“What happened when Scrooge saw Marley’s face on the door knocker…and the clock struck twelve!”
Director: Henry Edwards
Cast: Seymour Hicks, Donald Calthrop, Robert Cochran
Synopsis: Ebenezer Scrooge (Seymour Hicks) is a curmudgeonly businessman who hates the Christmas season because it interferes with making money.
Although Charles Dickens’ festive tale of redemption and the endurance of the human spirit has been made for the screen more than a dozen times, it’s generally the 1951 version starring Alastair Sim as the incorrigible miser Ebenezer Scrooge that is best remembered. Some also recall the 1970 musical version starring Albert Finney or Patrick Stewart’s 1989 portrayal, but other than that few people know of the other versions. This one was made in 1935, in the midst of an era when most movies made in Britain were forgettable ‘quota quickies’ churned out by American studios, and while its antiquity might preclude it from appealing as much as the Sim version, which is itself getting a bit long in the tooth, it still delivers an enjoyably down to earth and relatively unsentimental story. It has long been in the public domain in a heavily truncated 60-minute version (which was for US release, and the one that I viewed), but is also now available in its original 78-minute version.
This version is directed by Henry Edwards, a leading man of the silent days who was married to Chrissie White, one of Britain’s biggest silent stars. For some reason, he turned his back on directing in 1937, but continued his acting career into the 1950s. He had as his Ebenezer Scrooge Sir Seymour Hicks, a highly successful stage actor and impresario (he built what is now known as the Gielgud Theatre, and also the Aldwych Theatre) for whom the part became something of a signature role. He played the curmudgeonly old miser thousands of times on stage, and prior to this version he had already played Scrooge in a 1913 movie. As you’d expect, then, Hicks gives a polished performance that is easily the equal of Sim’s (if not better), although noticeably different.
The movie covers pretty much all the bases (despite the 18 minutes of cuts!) even though Scrooge’s voyage across Christmases past, present and future does feel like a whistle-stop tour at times. As usual, it’s poor old Bob Cratchit (Donald Calthrop) who bears the brunt of his employer’s steadfastly misanthropic nature, prevented even from adding a few lumps of coal onto the dying fire in his freezing office on Christmas Eve. Despite this, and the fact that his large family live in near-poverty, he’s a smiley type of bloke whose infectious good humour is shared by his wife and children, even Tiny Tim (Philip Frost), who we all know is in a bad way.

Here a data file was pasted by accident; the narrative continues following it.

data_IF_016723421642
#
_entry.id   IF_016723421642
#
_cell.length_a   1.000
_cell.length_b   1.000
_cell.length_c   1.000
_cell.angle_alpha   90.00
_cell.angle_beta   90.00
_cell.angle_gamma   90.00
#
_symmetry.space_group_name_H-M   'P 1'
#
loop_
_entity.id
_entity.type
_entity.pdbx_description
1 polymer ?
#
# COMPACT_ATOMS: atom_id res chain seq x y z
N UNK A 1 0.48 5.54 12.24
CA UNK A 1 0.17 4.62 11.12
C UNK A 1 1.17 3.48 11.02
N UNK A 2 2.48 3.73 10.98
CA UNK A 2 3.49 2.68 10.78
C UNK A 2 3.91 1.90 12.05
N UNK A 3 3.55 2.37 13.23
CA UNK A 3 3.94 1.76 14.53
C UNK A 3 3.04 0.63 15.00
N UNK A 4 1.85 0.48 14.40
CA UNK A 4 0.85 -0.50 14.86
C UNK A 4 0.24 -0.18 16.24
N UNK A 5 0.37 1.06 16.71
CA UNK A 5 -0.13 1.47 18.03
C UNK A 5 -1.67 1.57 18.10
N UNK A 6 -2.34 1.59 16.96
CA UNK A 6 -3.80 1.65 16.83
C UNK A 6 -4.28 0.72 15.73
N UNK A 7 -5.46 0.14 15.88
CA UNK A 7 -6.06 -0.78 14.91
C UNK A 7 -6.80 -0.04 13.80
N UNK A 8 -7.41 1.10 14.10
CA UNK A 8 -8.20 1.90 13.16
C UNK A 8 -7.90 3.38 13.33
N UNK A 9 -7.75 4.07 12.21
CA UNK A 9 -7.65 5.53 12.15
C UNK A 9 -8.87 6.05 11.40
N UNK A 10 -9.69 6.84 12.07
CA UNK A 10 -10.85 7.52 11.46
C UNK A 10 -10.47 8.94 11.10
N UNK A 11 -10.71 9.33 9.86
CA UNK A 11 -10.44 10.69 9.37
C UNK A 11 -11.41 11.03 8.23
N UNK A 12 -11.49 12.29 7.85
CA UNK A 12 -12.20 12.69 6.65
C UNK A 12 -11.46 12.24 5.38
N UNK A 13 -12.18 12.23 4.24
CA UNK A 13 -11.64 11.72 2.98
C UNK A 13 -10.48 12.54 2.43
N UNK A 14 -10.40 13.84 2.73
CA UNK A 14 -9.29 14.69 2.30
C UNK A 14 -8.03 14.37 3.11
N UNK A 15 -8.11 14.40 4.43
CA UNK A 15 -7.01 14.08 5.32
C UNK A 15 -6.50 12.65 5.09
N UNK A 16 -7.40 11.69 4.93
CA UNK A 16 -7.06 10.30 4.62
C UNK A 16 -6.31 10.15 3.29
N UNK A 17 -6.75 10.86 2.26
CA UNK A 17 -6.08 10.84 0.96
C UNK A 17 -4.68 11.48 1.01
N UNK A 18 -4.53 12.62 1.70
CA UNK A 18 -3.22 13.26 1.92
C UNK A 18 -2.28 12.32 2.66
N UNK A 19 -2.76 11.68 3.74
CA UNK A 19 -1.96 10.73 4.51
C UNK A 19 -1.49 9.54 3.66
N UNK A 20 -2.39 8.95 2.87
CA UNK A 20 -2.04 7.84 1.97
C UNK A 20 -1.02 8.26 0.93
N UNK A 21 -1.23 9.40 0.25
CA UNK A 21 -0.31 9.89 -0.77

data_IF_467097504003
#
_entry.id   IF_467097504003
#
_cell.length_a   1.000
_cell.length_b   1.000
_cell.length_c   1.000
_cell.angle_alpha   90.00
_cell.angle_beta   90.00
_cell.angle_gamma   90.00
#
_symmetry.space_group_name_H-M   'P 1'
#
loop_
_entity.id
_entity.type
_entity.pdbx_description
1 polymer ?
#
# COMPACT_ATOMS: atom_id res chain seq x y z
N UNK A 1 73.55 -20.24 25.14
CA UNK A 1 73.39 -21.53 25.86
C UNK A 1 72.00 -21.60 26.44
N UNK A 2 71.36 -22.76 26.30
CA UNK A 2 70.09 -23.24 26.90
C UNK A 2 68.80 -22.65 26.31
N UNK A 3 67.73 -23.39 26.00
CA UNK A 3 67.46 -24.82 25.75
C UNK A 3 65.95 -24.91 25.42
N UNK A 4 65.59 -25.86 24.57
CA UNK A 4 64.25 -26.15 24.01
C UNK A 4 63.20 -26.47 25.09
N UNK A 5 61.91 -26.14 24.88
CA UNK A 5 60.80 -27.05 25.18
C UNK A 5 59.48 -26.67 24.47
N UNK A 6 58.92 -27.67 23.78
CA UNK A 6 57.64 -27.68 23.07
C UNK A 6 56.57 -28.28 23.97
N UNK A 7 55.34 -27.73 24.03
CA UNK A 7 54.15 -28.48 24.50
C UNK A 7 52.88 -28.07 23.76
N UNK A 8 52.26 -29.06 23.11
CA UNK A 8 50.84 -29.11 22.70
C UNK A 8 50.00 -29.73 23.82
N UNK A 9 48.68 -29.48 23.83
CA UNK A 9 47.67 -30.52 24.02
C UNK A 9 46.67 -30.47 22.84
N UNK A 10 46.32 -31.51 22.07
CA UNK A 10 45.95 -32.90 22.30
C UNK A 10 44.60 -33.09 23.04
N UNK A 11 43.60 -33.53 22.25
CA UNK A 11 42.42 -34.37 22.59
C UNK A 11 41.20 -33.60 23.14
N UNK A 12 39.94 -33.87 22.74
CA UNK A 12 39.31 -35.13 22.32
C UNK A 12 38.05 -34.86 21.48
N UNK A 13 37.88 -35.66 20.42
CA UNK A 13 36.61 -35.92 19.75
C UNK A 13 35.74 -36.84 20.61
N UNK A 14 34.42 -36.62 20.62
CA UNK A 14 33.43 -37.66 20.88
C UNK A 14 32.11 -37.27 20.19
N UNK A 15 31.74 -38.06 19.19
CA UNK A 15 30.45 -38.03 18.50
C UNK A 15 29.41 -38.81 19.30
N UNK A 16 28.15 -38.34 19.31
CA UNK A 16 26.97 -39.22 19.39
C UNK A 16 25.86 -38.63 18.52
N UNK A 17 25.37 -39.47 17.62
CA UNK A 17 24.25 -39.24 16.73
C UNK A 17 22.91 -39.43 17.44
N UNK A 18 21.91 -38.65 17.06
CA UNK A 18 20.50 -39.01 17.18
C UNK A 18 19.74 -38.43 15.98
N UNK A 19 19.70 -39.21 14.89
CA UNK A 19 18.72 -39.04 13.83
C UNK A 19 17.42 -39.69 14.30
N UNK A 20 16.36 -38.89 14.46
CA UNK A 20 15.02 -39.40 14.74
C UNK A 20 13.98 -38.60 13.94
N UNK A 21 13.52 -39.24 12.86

After begrudgingly allowing Cratchit to have Christmas day as a holiday, Scrooge makes his way home, but is startled to see the face of his deceased business partner Jacob Marley superimposed over the door knocker of his home. Now, as far as special effects go this is about as special as it gets with this film, because — guess what? — Marley’s ghost can only be seen by Scrooge. Usually when that happens in a movie it means that the other characters in the movie can’t see the spirit in question, but the viewer can, but not in this case. So Sir Seymour spends this brief part of the movie talking to the props before he’s whisked off to be reminded of the miserly past when his cold-hearted threat to evict an impoverished young couple from their home for non-payment of their loan resulted in his fiance (Mary Glynne) giving him the elbow. The Spirit of Christmas Present (Oscar Asche) shows Scrooge the warmth of the Cratchits’ modest but happy Christmas home — although not long enough for Tim to deliver his ‘God bless us, one an’ all’ speech, which presumably fail victim to the American editor’s scissors. By now, Scrooge is already convinced, but The Spirit of Christmas Future (C. V. France) has to really turn the screw by showing him his untended grave while his ex-fiance enjoys a happy family life with husband and child. Bastard — talk about kicking a man when he’s down…
Edwards makes up for the lack of money for special effects by making creative use of darkness, shadows and light to evoke the atmosphere of Victorian London at Christmastime, and manages to provide a nice mock-up of the snowy London skyline dominated by St Paul’s Cathedral in the background. The speed with which the edited version whisks through Scrooge’s revelatory journey through past and future Christmases is something of a problem, but presumably this is put right by the 78-minute version. The only other real criticism of an otherwise enjoyable seasonal movie is the way in which the intrusive musical score sometimes makes it difficult to hear what the actors are saying. Movies of the early to mid-thirties never seemed quite able to get it right when it came to music. They either had it blaring over everything or didn’t bother with it at all.
(Reviewed 16th September 2013)